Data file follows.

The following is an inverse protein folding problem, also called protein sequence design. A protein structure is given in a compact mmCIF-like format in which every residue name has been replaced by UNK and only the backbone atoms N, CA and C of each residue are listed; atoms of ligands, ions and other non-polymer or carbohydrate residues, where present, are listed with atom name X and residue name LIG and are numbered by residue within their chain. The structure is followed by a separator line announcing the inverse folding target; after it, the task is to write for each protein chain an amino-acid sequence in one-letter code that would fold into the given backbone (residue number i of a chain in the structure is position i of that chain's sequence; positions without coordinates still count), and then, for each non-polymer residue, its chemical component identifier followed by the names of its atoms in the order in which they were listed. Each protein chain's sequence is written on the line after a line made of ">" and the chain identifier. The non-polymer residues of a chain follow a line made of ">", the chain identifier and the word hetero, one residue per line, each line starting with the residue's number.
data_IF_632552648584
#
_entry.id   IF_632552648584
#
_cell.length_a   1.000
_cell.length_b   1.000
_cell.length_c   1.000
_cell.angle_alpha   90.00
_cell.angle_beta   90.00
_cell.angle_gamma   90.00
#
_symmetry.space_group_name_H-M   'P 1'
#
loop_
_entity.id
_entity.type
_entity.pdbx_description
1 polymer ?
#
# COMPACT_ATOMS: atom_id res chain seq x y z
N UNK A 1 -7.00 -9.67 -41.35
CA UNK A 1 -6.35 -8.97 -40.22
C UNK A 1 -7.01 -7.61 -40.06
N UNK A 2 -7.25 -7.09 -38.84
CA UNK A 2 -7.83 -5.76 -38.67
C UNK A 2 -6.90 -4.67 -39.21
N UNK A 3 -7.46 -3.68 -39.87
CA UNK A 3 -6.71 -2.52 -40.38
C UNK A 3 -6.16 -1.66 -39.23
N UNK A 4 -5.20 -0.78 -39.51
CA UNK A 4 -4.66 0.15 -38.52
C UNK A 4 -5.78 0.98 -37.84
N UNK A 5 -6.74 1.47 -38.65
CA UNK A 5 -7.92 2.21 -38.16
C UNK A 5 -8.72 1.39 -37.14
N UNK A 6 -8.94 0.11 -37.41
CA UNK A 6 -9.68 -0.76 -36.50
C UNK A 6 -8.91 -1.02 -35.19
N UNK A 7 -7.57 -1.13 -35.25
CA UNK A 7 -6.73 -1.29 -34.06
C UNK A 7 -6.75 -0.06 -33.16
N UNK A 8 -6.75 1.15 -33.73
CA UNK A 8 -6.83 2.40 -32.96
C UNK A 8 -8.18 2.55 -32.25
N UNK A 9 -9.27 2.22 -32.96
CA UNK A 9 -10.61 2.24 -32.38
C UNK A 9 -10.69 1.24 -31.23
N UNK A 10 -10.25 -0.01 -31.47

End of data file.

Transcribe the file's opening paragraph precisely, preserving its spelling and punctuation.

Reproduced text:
The following is an inverse protein folding problem, also called protein sequence design. A protein structure is given in a compact mmCIF-like format in which every residue name has been replaced by UNK and only the backbone atoms N, CA and C of each residue are listed; atoms of ligands, ions and other non-polymer or carbohydrate residues, where present, are listed with atom name X and residue name LIG and are numbered by residue within their chain. The structure is followed by a separator line announcing the inverse folding target; after it, the task is to write for each protein chain an amino-acid sequence in one-letter code that would fold into the given backbone (residue number i of a chain in the structure is position i of that chain's sequence; positions without coordinates still count), and then, for each non-polymer residue, its chemical component identifier followed by the names of its atoms in the order in which they were listed. Each protein chain's sequence is written on the line after a line made of ">" and the chain identifier. The non-polymer residues of a chain follow a line made of ">", the chain identifier and the word hetero, one residue per line, each line starting with the residue's number.